Three non-chemical approaches to pecan pest management are choosing an adapted pecan variety, keeping the soil moist and fertile, and conserving beneficial insects.
Adapted varieties: One of the most important decisions in growing pecans is choosing a pecan variety that is adapted to the climate of your region of the state. Also, look for adapted varieties that are less susceptible to pecan scab, a serious fungal disease that attacks leaves and nuts. For a list of varieties adapted to different regions of Texas, including their susceptibility to scab, check the map (Fig. 1) and refer to the Texas AgriLife publication Texas Fruit and Nut Production: Improved Pecans, which can be found at http://agrilifelearn.tamu.edu/.
Soil moisture and fertility: Providing adequate irrigation and soil fertility can help the trees grow vigorously and defend against insect and disease attack. For instance, trees under drought stress are especially vulnerable to infestation by tree borers. The Improved Pecans publication, referenced above, provides guidelines on growing pecans in Texas.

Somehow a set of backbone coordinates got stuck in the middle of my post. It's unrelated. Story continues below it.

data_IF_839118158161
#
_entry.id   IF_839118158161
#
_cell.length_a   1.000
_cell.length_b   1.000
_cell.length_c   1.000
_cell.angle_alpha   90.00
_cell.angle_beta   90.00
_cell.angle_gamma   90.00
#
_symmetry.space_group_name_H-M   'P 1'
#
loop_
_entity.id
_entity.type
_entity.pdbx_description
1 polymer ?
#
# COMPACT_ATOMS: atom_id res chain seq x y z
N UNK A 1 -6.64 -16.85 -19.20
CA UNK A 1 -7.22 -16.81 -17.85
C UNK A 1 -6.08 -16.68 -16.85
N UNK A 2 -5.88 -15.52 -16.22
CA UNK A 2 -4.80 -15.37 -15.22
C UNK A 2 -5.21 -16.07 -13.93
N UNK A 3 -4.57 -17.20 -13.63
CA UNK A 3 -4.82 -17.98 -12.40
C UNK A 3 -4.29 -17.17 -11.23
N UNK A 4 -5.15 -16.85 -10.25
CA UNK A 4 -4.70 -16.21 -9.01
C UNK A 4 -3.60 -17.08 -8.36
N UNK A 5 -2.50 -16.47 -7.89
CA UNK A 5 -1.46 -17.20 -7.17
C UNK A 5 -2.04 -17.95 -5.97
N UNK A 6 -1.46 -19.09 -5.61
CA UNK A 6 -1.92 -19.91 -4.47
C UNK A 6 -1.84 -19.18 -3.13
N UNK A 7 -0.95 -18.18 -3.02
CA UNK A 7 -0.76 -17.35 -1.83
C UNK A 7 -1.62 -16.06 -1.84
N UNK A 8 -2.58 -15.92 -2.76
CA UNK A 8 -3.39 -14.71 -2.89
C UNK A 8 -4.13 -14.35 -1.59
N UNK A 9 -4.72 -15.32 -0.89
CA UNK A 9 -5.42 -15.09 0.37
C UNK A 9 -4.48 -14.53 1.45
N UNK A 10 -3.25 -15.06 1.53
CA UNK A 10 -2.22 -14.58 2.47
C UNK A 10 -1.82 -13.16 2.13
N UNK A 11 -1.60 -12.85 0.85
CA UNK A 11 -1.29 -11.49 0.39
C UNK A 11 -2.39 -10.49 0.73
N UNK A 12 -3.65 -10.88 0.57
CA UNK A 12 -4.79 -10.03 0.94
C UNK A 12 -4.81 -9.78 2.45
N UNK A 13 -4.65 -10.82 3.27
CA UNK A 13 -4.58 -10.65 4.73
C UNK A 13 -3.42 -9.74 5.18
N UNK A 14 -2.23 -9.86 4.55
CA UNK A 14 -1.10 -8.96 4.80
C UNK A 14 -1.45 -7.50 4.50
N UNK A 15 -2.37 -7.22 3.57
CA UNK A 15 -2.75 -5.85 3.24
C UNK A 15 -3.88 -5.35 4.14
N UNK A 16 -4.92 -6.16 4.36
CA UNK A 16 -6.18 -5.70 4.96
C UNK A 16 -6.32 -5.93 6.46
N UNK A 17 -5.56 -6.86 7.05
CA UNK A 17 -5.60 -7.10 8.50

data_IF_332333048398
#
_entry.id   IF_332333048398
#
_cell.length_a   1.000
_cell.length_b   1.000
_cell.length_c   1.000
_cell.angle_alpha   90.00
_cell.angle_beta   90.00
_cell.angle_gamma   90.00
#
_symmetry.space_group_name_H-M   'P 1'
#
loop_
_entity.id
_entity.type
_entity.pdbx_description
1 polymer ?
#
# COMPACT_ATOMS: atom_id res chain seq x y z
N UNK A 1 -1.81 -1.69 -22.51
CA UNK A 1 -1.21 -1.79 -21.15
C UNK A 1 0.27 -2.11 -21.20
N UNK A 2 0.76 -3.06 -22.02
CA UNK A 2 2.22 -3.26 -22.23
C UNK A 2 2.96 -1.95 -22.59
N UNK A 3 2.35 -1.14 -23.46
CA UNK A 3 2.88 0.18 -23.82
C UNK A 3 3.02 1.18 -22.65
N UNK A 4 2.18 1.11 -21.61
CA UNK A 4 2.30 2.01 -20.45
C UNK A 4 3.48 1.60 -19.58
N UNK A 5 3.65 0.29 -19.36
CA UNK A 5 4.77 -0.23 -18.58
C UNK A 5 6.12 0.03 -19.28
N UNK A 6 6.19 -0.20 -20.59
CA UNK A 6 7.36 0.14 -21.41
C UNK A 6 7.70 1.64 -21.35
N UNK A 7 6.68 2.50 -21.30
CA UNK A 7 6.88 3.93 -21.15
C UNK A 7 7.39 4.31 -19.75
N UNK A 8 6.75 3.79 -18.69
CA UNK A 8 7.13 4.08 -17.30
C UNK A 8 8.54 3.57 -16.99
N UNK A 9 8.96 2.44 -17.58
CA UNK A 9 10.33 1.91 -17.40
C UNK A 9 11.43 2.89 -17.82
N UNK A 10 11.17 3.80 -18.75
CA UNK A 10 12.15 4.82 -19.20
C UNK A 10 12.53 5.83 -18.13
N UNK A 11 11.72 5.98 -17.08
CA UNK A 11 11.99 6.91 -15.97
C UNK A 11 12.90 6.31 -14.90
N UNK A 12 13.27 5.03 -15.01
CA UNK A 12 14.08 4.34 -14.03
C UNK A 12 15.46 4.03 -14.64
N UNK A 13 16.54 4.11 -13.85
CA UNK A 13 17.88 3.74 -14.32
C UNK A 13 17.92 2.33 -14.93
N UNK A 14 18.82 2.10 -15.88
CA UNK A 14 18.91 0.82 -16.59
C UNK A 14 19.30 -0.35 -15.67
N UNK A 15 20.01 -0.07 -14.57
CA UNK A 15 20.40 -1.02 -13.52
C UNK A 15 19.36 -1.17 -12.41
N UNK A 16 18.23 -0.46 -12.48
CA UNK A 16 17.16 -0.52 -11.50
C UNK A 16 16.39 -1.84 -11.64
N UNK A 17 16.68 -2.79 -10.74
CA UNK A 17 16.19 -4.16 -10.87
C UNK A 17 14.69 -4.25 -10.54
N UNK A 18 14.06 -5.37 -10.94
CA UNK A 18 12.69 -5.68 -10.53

Beneficial insects: Predatory and parasitic insects that attack pecan insect pests include assassin bugs, lacewings, lady beetles, predatory mites, spiders, and many kinds of tiny wasps that parasitize insect pests (Fig. 2).
These beneficial insects exist naturally and can help reduce pest numbers. Conserve their populations by minimizing insecticide applications and using selective insecticides that control the pest with minimal damage to natural enemy populations. As examples, spinosad and B.t. formulations are less toxic to most beneficial insects and other non-target species than are broad-spectrum insecticides such as esfenvalerate and other pyrethroids. However, research has shown that buying and releasing lacewings, convergent lady beetles, or Trichogramma wasps does not provide significant pest control in pecan.
Figure 2. Common beneficial insects (clockwise from top left): lacewing egg larva, and adult (photos by Whitney Cranshaw, Colorado State University (egg), Salvador Vitanza (larva), Johnny N. Dell, Bugwood.org (adult); harmonia larva (photo by Bill Ree, Texas A&M AgriLife Extension Service); wheelbug adult (photo by Bill Ree, Texas A&M AgriLife Extension Service); and Asian lady beetles (photo by Bill Ree, Texas A&M AgriLife Extension Service).